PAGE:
Poverty in Britain remains horrifying. For example, about 7% of households cannot afford a single hobby or leisure activity and a quarter cannot manage to save £10 a month for rainy days or retirement.


But the DWP plans to spend just over £130 billion in 2008. Surely some mistake, so I did a quick calculation based on 2007 numbers:

Now, as a first estimate, it appears that DWP manages to spend almost twice as much as the poverty threshold for every person in poverty. This is optimistic too: I used the threshold figure for a single person with no children. If we took the figure of £260 per week for a couple with two children, and divided by four, it would appear DWP spends about three times the threshold per head.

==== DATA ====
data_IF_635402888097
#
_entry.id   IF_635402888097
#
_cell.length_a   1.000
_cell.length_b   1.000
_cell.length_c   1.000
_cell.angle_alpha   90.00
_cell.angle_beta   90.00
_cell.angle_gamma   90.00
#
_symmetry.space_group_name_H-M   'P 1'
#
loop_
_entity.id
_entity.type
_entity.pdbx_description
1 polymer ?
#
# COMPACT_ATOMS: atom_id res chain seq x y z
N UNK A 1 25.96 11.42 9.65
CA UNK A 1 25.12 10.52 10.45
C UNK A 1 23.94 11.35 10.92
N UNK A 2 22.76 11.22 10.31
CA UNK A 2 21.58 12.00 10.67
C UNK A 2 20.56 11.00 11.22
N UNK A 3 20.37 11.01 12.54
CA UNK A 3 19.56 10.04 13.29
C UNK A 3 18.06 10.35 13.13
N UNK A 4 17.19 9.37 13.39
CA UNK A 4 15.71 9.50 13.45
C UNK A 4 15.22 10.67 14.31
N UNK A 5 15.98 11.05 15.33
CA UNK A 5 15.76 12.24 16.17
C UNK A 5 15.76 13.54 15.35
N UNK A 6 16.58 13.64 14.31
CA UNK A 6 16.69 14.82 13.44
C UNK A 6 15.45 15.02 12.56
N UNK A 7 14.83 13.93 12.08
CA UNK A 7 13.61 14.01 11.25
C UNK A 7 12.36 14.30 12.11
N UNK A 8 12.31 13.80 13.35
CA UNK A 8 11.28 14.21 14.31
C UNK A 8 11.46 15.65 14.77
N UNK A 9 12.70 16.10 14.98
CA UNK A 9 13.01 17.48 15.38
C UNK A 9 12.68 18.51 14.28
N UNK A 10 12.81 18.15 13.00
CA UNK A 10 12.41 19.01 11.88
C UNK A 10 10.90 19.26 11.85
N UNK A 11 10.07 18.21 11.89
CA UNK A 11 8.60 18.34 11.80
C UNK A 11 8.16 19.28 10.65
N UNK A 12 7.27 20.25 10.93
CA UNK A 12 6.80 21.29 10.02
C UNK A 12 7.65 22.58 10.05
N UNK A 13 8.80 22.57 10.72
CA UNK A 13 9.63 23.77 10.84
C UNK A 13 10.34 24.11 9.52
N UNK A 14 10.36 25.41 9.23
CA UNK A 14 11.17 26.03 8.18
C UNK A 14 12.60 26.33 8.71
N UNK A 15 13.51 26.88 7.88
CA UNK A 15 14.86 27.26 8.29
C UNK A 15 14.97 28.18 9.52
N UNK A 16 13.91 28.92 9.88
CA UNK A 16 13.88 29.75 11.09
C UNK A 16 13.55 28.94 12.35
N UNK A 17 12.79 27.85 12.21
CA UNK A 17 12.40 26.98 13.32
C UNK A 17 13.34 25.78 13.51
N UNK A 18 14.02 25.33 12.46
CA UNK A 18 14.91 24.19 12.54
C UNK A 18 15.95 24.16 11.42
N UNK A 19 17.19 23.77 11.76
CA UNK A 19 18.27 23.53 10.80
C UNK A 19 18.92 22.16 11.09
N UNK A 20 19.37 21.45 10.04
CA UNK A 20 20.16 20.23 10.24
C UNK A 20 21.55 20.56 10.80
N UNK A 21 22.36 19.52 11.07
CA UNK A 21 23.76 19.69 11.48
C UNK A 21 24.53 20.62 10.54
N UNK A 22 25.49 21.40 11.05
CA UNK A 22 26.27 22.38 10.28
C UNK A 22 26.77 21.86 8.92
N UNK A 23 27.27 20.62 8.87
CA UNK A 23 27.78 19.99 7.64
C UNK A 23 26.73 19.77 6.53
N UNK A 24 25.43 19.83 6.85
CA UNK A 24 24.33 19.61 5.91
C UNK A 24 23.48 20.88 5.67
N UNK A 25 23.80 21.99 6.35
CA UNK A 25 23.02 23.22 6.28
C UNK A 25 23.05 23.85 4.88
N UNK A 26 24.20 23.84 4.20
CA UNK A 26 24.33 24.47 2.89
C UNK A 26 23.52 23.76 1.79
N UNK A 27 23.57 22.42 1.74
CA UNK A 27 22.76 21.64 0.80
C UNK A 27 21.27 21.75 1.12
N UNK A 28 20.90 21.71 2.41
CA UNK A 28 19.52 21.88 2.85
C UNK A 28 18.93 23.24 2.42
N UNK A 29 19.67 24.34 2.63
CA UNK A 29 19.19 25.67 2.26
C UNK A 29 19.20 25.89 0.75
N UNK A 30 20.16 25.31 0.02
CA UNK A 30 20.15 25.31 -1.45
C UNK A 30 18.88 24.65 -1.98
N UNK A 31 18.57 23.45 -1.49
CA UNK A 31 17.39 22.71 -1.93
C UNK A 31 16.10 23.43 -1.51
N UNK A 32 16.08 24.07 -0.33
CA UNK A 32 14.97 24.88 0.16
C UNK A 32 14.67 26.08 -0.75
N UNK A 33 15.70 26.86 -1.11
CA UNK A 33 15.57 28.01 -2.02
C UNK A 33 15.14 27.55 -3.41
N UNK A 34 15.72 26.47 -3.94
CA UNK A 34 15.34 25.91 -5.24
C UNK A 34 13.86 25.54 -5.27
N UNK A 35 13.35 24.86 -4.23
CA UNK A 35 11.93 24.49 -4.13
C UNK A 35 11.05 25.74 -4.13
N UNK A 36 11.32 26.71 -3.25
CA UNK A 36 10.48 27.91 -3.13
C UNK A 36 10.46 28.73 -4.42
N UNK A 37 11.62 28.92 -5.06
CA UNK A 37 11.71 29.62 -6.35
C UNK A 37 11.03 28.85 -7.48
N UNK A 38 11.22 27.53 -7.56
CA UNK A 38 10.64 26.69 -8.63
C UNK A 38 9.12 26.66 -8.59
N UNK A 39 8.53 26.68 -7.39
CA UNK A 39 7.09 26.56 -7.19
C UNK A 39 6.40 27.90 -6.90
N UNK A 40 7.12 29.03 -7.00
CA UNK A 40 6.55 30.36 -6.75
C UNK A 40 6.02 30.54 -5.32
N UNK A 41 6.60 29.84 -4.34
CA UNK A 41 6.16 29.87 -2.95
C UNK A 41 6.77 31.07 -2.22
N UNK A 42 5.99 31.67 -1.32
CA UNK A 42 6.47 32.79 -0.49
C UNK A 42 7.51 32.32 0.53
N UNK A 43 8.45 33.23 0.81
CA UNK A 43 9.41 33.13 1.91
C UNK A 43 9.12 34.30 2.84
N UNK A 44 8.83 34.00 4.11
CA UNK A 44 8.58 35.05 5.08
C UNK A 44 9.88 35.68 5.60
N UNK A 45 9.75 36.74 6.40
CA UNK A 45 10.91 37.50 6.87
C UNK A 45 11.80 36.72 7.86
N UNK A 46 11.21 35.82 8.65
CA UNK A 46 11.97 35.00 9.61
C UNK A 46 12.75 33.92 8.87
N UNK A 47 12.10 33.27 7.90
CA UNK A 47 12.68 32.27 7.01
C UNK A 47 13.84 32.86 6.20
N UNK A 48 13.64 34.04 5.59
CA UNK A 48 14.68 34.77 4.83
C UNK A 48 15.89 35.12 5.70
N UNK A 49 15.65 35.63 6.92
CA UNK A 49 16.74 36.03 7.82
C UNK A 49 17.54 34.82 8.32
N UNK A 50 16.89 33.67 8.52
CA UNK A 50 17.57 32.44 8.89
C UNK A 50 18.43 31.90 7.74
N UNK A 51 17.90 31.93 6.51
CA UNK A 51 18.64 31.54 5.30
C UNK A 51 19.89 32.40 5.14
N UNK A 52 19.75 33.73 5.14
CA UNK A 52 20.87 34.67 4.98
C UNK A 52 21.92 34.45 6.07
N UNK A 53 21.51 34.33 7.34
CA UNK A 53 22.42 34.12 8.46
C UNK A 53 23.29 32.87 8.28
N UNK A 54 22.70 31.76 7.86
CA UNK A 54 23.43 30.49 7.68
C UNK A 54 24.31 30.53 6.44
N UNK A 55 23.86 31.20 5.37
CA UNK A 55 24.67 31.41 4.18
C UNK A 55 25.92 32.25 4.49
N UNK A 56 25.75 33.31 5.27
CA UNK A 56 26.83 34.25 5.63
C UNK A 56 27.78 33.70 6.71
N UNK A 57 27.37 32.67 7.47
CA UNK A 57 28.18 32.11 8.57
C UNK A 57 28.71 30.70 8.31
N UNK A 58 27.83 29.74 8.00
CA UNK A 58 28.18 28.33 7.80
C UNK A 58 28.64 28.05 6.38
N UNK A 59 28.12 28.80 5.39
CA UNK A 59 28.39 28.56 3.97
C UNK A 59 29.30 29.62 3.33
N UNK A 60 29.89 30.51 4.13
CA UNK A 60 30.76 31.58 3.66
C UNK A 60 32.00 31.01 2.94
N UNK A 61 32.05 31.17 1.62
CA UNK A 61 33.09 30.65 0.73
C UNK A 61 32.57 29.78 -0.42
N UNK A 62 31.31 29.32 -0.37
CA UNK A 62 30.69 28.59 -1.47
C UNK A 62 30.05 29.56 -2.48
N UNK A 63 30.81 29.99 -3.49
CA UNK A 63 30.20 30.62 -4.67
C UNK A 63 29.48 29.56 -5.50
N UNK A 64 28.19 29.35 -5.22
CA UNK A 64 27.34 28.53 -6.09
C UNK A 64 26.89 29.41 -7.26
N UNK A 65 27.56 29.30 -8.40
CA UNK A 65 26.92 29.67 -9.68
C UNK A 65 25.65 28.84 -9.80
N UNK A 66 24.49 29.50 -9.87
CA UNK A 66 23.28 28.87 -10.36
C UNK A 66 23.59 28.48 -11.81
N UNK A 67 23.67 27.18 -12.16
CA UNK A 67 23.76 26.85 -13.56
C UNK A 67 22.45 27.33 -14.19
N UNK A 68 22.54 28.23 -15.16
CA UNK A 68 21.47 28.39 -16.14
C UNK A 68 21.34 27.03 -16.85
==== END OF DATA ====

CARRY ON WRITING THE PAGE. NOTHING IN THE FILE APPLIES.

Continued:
These are devastating ratios, but worse, it is not working:

Using a still lower threshold of 40% of median income, however, the pattern is rather different: unchanged levels throughout the last decade. In other words, there has been no reduction in the numbers of very poor people.

Sustained misery, maintained at vast expense, is a tragedy.
Centre for Social Justice
Thank goodness, then, for Iain Duncan Smith’s Centre for Social Justice and for Chris Grayling. We are getting there.

A pity millions of people must wait for significant change to begin.

One Comment

  1. Part of New Labour’s anti-poverty strategy has been ‘full employment’.
    This means that all government agencies serve two purposes. To perform the tasks for which they are named, and as tools of employment policy.

    The DWP exists as much to redistribute money to it’s staff as it does to spend money on its clients.

    Gordon Brown’s theoretical economic framework of ‘neoclassical endogenous growth’ has been steadily eating away at the wealth-generating capacity of the UK for 11 years, with the negative effects concealed from most by artificially cheap credit for much of that time.